4. Reward systems are overrated
Grown-ups are often very quick to recommend things like ‘behaviour charts’ to visually represent how closely a child is meeting the expectations of those around them (or how badly they’re failing to meet those expectations). They’re encouraged to be readily visible on the walls of the classroom or even living room.
But… have you noticed how these behaviour charts never appear in adults’ workplaces?
Whereas I’m not making an argument that children should be treated the same as adults (which wouldn’t be developmentally appropriate), it is quite revealing that adults are happy to hold children to obedience-based standards in a very direct way that they wouldn’t dream of applying to each other. And it’s worth asking why: because honestly, I doubt the answers you’ll hear would be anything to do with a child’s neurological development, and more along the lines of “they’re kids, so they should always obey adults in authority”.
Given the previous point about encouraging self-advocacy, you’ve probably guessed my opinions on that. But it goes beyond the topic of autonomy: reward-based systems naturally teach children that good things must be earned through obedience, rather than shared out of kindness.
Rewarding children for demonstrating good character is a great thing of course: if a child goes above and beyond to help another person then they should rightly be rewarded for it. But just like I said in point #2, reliance on compliance does not build good character.
5. Presume competence
These are words you’ll often hear in the disability community, largely because people with learning difficulties find themselves being woefully underestimated.
When I deliver staff training in schools, I always advise teaching staff to be wary of ‘self-fulfilling prophecies’: that if you assume a young person will be incapable, you become one of the causes of it. As illustrated in another picture I made:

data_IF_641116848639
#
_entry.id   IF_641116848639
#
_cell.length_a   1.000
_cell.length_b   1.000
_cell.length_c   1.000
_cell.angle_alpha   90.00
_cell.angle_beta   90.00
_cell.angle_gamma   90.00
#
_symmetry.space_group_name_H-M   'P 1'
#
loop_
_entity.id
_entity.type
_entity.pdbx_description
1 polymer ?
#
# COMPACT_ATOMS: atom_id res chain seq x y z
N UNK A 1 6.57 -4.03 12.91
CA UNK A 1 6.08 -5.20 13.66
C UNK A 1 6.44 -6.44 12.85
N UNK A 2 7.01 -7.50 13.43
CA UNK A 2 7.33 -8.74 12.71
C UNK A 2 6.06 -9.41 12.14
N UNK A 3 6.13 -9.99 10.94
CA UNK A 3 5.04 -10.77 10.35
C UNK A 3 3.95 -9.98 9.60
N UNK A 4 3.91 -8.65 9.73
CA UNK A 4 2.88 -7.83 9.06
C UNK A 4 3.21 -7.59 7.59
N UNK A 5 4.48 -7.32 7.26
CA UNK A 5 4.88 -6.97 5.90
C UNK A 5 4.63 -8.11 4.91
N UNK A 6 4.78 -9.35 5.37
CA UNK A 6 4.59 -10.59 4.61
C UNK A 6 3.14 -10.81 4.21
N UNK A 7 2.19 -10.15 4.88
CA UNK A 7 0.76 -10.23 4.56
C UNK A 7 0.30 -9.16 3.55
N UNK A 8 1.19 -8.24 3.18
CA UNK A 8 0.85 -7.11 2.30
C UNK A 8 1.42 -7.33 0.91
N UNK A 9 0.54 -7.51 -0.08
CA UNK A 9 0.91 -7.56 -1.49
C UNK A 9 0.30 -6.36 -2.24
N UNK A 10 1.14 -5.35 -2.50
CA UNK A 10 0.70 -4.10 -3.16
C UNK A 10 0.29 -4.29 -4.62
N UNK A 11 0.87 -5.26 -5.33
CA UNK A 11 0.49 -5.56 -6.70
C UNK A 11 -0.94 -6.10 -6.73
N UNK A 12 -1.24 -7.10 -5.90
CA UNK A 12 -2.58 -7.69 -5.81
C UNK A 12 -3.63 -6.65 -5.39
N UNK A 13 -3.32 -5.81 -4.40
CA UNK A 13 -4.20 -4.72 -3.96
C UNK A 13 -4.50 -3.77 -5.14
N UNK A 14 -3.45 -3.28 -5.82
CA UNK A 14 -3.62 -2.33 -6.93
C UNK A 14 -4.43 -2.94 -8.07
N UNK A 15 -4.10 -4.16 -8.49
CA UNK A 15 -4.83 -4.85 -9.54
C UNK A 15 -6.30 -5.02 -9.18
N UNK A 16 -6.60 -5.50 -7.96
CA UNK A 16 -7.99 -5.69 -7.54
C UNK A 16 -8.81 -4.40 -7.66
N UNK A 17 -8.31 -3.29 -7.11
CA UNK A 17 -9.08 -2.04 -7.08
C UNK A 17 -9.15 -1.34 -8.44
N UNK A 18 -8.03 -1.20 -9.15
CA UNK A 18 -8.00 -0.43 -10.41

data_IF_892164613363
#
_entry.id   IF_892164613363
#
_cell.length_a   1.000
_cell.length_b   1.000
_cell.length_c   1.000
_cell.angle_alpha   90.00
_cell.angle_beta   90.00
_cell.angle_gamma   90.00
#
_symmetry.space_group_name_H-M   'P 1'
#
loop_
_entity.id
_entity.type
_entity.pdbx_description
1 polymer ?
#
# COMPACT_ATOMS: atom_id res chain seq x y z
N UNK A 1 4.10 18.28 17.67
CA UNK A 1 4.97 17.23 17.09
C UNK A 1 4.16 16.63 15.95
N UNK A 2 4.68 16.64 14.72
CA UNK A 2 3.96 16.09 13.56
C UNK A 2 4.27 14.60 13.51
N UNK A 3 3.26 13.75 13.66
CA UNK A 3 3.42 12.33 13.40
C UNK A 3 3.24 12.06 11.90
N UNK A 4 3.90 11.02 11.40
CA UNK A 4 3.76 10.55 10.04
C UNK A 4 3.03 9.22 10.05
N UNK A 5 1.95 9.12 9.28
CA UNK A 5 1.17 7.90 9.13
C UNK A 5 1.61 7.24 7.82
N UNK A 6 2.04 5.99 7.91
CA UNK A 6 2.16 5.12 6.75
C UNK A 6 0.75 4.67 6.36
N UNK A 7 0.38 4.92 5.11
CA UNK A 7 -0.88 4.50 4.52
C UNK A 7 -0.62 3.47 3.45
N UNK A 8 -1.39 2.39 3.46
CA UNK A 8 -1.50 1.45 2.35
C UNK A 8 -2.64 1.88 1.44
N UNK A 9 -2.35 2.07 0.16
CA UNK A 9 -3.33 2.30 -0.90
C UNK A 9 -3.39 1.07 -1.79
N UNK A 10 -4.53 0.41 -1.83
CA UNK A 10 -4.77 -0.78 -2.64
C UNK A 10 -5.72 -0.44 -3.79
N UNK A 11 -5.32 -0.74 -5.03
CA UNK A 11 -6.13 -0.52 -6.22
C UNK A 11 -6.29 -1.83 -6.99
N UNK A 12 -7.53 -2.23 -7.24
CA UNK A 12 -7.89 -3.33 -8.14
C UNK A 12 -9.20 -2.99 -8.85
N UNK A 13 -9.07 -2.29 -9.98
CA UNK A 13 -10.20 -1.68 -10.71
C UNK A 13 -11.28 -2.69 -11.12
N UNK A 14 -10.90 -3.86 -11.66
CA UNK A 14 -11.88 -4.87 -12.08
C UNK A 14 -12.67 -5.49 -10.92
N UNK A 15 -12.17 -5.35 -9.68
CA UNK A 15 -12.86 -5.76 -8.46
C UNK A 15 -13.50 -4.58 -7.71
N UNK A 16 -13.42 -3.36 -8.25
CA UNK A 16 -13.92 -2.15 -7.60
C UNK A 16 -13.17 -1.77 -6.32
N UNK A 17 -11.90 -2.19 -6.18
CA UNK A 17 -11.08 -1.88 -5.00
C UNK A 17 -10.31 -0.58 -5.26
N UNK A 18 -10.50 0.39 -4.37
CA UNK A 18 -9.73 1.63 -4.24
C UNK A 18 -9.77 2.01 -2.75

(And this can impact our behaviour even in times we don’t realise – the girl I mentioned earlier had been surrounded by adults who must have known she was capable up unpacking her own equipment, but their behaviour was a symptom of their underlying belief in her lack of capability.)
As much as is possible, always assume your child can do something. And in the cases where they clearly can’t, always assume it’s something they can’t do yet.
6. Patience matters
This follows neatly from the previous point, in that autistic children will often take more time than others to do the things they are capable of.
The most obvious example is speech. A friend of mine once said he recommends the “eight second rule” when talking to autistic people (with or without a speech delay) – as in, when you ask them a question, give them at least eight seconds to answer. It sounds quite reasonable, right?
Well, take a moment right now to count to eight.
It was a long time, wasn’t it? And so often, adults will assume after five seconds that an autistic child is wilfully ignoring them (or doesn’t know the answer), when their brains were still processing the response in their head. Give them the extra time, and their older selves will thank you for it. (And if they know from experience that you’ll offer them the extra time, that in itself takes the pressure off and may even enable them to take less time!)
7. You’re (almost certainly) doing better than you give yourself credit for
The default setting of any parent is either ‘worry’ or ‘guilt’.
And this is especially the case when the child has additional or complex needs. Unwarranted parent guilt is a huge factor (and here in the UK, the authorities thrive on it – it’s so easy to parent-blame when the parent feels worried about whether they’re doing right by their child).
The thing is, the guilt isn’t widely discussed. The idealistic vision of parenting is like the families you see in holiday adverts, where everyone’s smiling all the time, the family never argues, and nobody has any obvious needs to be met. (And let’s be honest, when did you last see a child with complex learning difficulties in a holiday advert?)
And because it’s not widely discussed in society, parents who are worried about whether they’re ‘failing’ their autistic children often feel even more isolated as a result. But frankly, I worry far less about those parents than I do about parents who stubbornly believe that they’re automatically getting everything right.
Basically, you are not alone. And you’re doing better than you think.
I hope these insights help, even if just a bit. You’re more than welcome to join Autistic Not Weird’s various social media communities or take a look at my website for more. In the meantime, all the best to you and your children!
Chris Bonnello – Autistic Not Weird